Why the Height of a VHF Radio Antenna Matters

If you spend any amount of time getting into amateur radio, there’s no doubt you’ve already seen how important antenna selection and setup are for success. The best radio in the world is no good without a good antenna, and even the best antenna can be hampered severely by improper placement.

Baofeng UV 5R5 HAM radio
a Baofeng UV 5R5 HAM radio

But particularly when it comes to VHF radio, for any purpose, antenna height is extremely important. But why is that? Why does the height of a VHF radio antenna matter so much?

The height of a VHF radio antenna matters because VHF signals are easily blocked or disrupted by obstacles. Making sure your antenna is high enough will help get your signal out over those obstacles and let you receive clear, static-free signals from farther away. It really is that simple…

It’s always a good idea to get your radio antenna as high as possible, but if you are transmitting or receiving VHF signals, be they audio or visual, you’ve got to get it up there so you can reach past any intervening obstacles like buildings, trees, or mountain ranges.

There’s a lot more you’ll want to know, naturally, so keep reading and I’ll tell you all about it.

VHF Radio is Highly Dependent on Line of Sight

VHF radio signals, be they from a ham radio, aircraft, marine radio, handy-talky, or anything else are generally considered line-of-sight signals. This frequency range, anywhere from 30 to 300 MHz, can easily travel several dozen miles in good conditions but it travels in a straight line and does not go around obstacles.

Because of this, they’re said to propagate based on line-of-sight, which is actually determined by the radio horizon, not visual horizon. That gets into a more complicated part of radio theory, and something we don’t have to discuss here for you to understand the practical problem.

In short, the higher your VHF antenna is, the farther away the horizon becomes, and the more capable the antenna will be when transmitting or receiving.

Obstacles Will Seriously Degrade or Block VHF Signals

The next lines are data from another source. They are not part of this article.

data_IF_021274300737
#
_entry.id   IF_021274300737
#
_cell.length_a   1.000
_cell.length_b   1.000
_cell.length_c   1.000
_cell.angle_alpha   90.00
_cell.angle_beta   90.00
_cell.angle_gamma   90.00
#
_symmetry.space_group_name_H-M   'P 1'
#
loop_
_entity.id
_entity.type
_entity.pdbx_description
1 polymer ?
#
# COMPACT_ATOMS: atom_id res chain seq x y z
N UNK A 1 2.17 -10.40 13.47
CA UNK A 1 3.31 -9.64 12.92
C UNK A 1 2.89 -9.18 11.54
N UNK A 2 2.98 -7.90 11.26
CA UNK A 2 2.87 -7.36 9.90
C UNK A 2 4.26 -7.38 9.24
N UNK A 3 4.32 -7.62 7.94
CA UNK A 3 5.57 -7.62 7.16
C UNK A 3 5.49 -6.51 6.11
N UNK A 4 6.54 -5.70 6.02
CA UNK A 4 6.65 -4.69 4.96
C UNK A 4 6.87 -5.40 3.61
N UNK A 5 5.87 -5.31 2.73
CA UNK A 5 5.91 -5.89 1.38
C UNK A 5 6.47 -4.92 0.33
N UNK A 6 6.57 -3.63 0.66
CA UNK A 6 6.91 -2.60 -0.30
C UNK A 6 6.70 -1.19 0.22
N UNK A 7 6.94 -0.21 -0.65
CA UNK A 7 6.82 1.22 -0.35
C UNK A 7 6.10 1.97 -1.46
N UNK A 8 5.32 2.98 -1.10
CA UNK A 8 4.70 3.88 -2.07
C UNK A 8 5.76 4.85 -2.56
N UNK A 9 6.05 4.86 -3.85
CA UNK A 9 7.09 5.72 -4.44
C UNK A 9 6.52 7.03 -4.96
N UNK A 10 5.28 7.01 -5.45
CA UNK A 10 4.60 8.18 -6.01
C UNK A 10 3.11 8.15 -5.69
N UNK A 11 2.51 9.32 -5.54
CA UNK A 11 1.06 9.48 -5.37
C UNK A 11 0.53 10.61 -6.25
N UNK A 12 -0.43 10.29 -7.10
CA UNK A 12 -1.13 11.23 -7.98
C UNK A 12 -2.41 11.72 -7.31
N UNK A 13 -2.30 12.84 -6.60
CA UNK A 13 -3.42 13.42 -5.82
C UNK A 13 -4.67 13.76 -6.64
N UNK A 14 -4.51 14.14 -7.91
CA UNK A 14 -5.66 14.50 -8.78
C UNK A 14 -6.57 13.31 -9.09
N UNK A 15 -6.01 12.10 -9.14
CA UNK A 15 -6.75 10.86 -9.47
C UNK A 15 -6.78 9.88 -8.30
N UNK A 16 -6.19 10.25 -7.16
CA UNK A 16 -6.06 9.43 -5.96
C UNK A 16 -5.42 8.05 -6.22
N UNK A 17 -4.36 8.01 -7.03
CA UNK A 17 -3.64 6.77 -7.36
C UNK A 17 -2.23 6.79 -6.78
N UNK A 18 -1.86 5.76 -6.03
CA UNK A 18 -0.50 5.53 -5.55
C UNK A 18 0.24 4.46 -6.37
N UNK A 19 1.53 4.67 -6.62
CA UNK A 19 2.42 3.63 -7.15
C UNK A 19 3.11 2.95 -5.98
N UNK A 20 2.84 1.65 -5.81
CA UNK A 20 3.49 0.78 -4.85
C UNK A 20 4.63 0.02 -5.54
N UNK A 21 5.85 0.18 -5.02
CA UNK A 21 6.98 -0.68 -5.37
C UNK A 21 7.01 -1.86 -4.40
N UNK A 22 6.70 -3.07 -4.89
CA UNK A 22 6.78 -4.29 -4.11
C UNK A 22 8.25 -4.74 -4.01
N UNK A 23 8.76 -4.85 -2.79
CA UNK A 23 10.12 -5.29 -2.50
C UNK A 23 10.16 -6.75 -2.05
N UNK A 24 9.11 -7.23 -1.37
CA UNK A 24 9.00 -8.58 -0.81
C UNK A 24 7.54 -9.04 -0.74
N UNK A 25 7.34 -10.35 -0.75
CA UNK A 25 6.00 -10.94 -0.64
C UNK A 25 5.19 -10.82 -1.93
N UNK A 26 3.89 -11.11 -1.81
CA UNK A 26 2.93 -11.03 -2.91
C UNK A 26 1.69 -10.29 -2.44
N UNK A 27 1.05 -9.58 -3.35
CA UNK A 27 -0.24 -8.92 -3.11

As mentioned, obstacles and VHF signals just don’t get along, and the obstacles will always win.

Trees, neighboring buildings, hills, and anything else you can think of will easily degrade VHF signals if there’s not a repeater to help pass them along, or if the sending station is not already at the highest point out to the horizon.

You can easily see this for yourself in your own home, or with your handheld radio, if you’re trying to transmit or receive in a valley, next to a woodline, or in a built-up area with tall buildings around you.

Since we can’t get rid of most obstacles for one reason or another, our only option is to reposition the antenna for better line of sight or raise it to get past the obstacles.

How High Should Your VHF Antenna Be?

The rule of thumb is to place it as high as you can. Broadly, anywhere from 15 to 70 feet off the ground.

Usually, higher is always better when it comes to reception in the presence of obstacles and transmission of the same. This is especially important when you are transmitting or receiving on the upper end of the VHF range.

However, you must check your local municipal, county, state, and relevant federal regulations when it comes to antenna height!

You might be restricted for the overall height of the antenna itself, or the maximum allowable height for installation depending on zoning and a host of other factors.

It will be heartbreaking to get your antenna set up and dialed in only to get an order from officials telling you to tear it down!

Is Higher Always Better for an Antenna?

Generally, yes, but not always. It’s possible that getting your VHF antenna up there, really up there, will introduce more interference because it will be capable of picking up staticky signals from farther away that are dissipating, increasing noise.

In these cases, lowering the antenna is a good idea as it’ll cut down on unwanted reception. This assumes, naturally, that you can still clearly send and receive.

Keep this in mind because you might be better off with a shorter antenna that is on a higher mast, mount or other installation location. Especially if it’s easily adjustable or configurable, this might give you better overall control for dialing in the sweet spot for placement.

In any case, do not hesitate at all to experiment with raising or lowering your antenna, and moving it to a different location.

And do this incrementally, because a change of just a few inches might have a surprisingly big impact. Ideally, you won’t have any obstacles at all near it for at least a 5-feet radius.

Other Things You Can Do to Improve VHF Reception and Transmission

VHF antenna height is still only a piece of the puzzle when it comes to optimizing reception and transmission.

Depending on your circumstances and objectives, using a directional antenna can make a huge difference as long as you know how and where to aim it. VHF amplifiers and preamplifiers will allow you to boost transmission power and improve reception respectively.

Other good options for increased performance are reflectors which can bounce your signal off of or over obstacles, or help to maximize your reception when you are at the very limit of what your set can do.

Lastly, don’t forget that a repeater is a viable, but often pricey, option for extending range in both directions. Expect to spend at least a couple hundred dollars for most applications, and it might cost upwards of $2,000!

If all else fails, consider upgrading your antenna. Aluminum antennas are okay, but you’ll invariably get better overall performance from copper or brass. Start by trying to get the correct height dialed in, and if that fails, look into the options listed above.

Leave a Comment

Your email address will not be published. Required fields are marked *